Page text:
The current Rockies have been built the right way, the time-tested way, through astute scouting and diligent player development. If they weren't good enough in four nights against the Boston Red Sox, they should be good enough to give themselves a chance to return to this level for many seasons to come.
The Rockies staged one of the most remarkable late-season surges in the history of baseball, winning 10 in a row and 21-of-22. This took them from fourth place in the National League West, to the NL Wild Card berth, and then to sweeps in both the NL Division and Championship series.
What happened in the 2007 World Series does not erase that astounding performance. There is nothing that could take away either the tangible talent or the intangible character that was required to make that run.
What happened in the World Series merely indicated that Boston was, largely as expected, the best team in baseball. There wasn't much to be done with a team that combined superlative pitching with a relentless offense.
The opposing manager, Terry Francona, had words that were both gracious and accurate to describe the Rockies.
"We beat a very good team," Francona said. "I hope nobody forgets that because they gave us a battle to the end. I know when you look at 4-0 it may get lost. It won't on us. They're classy people and a classy organization."
There can be years of debate about the effects of the eight-day layoff the Rockies had between the end of the NLCS and the Series. It couldn't have helped. The Rockies were not at their best when the World Series began. But that did not change the outcome. Perhaps it made what would have been a Boston victory in five or six games into a sweep, but this was going to be a Red Sox October.
This was an obviously discouraging stretch for the Rockies, who went all the way from being unbeatable to being swept in a matter of days. But after the disappointment wears off, the long-term perspective will become apparent. That will look considerably brighter.
This is a Colorado team that does not have to be a one-hit wonder. Because of the way it is structured, around homegrown drafted players, and the signings of talented young Latin American players, it has youth, and thus time, on its side.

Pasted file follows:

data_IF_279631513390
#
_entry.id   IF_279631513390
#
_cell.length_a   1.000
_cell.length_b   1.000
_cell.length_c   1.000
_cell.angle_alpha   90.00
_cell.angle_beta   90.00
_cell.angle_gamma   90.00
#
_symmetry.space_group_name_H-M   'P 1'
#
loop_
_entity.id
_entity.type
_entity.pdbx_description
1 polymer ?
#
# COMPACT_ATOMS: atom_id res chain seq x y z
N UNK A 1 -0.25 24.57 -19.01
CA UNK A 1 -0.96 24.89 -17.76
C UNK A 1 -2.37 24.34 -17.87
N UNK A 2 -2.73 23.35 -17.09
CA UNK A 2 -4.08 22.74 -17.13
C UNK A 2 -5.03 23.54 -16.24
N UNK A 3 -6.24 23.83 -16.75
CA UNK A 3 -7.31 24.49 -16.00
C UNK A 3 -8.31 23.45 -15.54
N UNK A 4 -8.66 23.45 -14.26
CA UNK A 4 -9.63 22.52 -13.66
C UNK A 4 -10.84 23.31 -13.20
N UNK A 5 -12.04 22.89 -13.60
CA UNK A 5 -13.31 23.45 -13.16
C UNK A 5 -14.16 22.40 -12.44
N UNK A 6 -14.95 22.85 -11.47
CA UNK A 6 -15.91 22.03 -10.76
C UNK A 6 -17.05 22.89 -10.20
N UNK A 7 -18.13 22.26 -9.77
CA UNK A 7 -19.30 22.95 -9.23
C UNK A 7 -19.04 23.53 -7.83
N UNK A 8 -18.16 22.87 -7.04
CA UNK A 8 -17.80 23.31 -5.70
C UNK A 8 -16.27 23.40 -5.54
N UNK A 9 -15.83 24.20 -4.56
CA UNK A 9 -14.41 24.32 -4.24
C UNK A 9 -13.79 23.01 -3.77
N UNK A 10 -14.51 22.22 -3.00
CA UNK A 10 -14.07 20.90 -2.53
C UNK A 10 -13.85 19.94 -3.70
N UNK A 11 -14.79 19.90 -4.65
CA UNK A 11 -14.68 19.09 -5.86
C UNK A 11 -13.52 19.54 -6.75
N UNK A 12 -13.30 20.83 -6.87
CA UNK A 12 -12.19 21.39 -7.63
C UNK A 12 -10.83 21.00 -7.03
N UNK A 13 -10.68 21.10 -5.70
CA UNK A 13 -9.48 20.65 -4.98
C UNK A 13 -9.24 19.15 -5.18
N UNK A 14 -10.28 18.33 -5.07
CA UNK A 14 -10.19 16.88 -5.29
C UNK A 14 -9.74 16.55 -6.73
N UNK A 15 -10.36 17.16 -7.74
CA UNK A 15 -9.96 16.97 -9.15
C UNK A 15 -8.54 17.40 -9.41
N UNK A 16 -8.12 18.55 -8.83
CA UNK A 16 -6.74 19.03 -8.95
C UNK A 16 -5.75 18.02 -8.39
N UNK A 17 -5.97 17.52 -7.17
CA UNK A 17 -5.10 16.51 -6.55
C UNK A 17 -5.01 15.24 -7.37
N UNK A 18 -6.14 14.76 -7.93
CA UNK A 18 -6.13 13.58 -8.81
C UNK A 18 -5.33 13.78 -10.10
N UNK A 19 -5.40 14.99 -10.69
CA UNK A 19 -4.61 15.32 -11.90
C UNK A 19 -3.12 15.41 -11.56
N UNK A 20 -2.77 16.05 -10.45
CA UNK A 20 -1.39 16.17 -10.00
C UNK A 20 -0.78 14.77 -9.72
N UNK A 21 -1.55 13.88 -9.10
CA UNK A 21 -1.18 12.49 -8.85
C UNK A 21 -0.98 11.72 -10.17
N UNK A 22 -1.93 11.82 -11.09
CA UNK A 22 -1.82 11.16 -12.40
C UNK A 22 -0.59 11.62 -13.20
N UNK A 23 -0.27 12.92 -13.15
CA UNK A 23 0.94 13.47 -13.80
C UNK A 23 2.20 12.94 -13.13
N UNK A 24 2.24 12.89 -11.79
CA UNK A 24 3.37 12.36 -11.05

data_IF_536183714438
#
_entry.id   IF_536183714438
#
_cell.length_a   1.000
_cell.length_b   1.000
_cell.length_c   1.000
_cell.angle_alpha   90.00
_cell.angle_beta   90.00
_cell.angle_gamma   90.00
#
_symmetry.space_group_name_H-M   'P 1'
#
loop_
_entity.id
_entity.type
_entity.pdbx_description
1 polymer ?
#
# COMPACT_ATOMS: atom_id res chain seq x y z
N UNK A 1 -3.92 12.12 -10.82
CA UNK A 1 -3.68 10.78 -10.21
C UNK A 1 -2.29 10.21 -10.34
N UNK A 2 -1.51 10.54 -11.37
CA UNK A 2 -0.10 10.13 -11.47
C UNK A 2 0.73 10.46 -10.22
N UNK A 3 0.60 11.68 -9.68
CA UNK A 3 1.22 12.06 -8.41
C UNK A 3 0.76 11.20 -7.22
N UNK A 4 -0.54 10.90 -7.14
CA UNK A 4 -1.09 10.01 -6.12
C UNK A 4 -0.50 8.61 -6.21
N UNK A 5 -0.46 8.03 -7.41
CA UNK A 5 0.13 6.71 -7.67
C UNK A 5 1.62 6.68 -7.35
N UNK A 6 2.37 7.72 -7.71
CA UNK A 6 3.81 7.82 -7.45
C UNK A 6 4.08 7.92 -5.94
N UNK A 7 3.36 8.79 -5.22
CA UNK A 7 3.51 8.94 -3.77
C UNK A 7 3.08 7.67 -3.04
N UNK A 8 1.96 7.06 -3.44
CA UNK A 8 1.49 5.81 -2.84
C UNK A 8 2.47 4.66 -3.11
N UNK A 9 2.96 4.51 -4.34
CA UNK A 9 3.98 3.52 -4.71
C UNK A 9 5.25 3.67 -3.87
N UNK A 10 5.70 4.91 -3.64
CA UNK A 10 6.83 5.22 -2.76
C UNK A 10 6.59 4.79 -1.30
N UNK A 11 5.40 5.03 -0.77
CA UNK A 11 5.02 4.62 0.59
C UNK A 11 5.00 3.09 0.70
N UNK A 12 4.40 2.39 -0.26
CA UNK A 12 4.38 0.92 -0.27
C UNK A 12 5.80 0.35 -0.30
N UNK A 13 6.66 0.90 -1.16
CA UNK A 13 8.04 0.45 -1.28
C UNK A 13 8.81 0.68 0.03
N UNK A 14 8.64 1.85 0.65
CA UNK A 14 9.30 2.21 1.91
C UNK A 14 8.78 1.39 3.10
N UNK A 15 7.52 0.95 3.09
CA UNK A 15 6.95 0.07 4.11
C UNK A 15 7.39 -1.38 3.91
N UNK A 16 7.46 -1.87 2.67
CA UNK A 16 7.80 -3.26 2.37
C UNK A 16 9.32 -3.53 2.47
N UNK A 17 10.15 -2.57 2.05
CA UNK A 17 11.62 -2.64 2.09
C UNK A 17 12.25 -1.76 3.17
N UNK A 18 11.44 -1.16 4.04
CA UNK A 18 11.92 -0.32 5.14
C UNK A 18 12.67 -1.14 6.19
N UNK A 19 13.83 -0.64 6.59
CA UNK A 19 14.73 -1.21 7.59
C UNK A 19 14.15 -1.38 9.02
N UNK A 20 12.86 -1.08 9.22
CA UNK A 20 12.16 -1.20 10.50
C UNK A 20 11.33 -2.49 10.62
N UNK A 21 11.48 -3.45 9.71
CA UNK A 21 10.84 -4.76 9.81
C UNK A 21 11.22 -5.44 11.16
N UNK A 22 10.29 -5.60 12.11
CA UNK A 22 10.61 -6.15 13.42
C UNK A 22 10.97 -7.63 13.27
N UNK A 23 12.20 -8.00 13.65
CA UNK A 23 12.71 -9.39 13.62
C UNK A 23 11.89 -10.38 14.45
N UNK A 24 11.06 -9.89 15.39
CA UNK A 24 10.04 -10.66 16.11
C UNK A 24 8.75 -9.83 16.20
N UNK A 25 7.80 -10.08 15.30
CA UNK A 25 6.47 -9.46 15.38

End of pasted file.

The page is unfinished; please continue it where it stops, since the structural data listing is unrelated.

Rockies fans may have some opportunities to feel better well before the next season arrives. If justice is served, left fielder Matt Holliday will be named the NL MVP and shortstop Tory Tulowitzki will be the NL Rookie of the Year.
But the real payoff for fans of this franchise should be the success this team has in years to come. The young talent is here, in both quality and quantity. Nothing is guaranteed in this game, but this September and October, the Rockies displayed not only their ability to win right now, but their potential to be a force in years to come.
There are no gaping holes here. The Rockies set a record for team fielding percentage, so catching the ball is far from an issue. There is real talent in both the starting rotation and the bullpen, and if you say that the Rockies could use one more quality starter, well, that's a statement that you could make about roughly 27 clubs in contemporary baseball.
The Rockies' offense is, when in gear, both imposing and versatile. Yes, it was neutralized in this World Series, but that is the nature of October baseball; the team best able to dominate with its pitching so often triumphs. Boston had that kind of pitching from four consecutive starting pitchers and its closer, and there wasn't much the Rockies could do about it.
But the lesson here is not necessarily that the 2007 World Series was an unmitigated disaster for the Rockies. It wasn't good, it wasn't pretty, it wasn't a dream come true. But it wasn't the end of time, either.
The Colorado Rockies arrived this September. Their astounding finishing kick did not extend through the World Series. At this point in their development their fans could have hoped for more, but reasonable expectations had been exceeded some time ago.
The Rockies had not been down this road before. Maybe what happened in this World Series was painful, but maybe it was also a necessary part of the growth process for a club just entering its era of success.
Mike Bauman is a national columnist for MLB.com. This story was not subject to the approval of Major League Baseball or its clubs.